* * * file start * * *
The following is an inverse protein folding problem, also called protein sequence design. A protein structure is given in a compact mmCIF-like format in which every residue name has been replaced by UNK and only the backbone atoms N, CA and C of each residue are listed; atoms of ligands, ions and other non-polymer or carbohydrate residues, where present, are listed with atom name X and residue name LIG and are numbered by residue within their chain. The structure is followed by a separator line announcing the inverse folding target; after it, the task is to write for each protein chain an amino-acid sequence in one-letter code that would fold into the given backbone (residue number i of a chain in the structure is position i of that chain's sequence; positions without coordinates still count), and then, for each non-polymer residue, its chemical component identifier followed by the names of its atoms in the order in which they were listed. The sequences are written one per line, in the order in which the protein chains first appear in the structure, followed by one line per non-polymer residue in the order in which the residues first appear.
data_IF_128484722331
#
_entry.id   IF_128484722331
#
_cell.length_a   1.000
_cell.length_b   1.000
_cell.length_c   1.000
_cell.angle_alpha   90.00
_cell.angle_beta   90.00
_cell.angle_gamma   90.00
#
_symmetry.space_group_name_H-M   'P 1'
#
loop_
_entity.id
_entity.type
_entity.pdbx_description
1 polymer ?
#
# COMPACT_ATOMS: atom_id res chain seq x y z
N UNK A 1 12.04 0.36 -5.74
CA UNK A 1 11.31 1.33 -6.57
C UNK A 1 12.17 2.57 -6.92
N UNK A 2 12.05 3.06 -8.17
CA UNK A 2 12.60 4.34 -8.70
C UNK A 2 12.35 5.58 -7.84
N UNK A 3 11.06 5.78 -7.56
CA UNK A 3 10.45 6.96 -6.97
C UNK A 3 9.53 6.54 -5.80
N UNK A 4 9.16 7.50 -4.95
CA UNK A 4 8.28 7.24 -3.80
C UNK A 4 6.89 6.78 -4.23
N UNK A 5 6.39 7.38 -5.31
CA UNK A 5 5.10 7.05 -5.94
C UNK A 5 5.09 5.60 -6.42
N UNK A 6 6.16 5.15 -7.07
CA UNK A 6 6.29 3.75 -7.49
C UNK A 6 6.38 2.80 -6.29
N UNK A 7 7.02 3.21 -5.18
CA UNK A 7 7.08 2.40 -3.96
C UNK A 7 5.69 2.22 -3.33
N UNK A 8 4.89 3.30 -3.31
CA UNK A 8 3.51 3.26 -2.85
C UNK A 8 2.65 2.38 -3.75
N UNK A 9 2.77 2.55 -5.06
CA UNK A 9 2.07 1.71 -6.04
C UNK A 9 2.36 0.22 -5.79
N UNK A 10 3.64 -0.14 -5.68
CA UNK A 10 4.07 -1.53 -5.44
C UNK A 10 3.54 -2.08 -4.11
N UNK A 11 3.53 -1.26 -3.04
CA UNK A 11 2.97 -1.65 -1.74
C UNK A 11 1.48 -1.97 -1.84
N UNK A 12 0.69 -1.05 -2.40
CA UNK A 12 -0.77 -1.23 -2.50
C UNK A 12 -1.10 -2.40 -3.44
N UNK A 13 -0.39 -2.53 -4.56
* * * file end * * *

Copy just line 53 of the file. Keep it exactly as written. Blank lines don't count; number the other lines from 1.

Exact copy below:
CA UNK A 11 2.97 -1.65 -1.74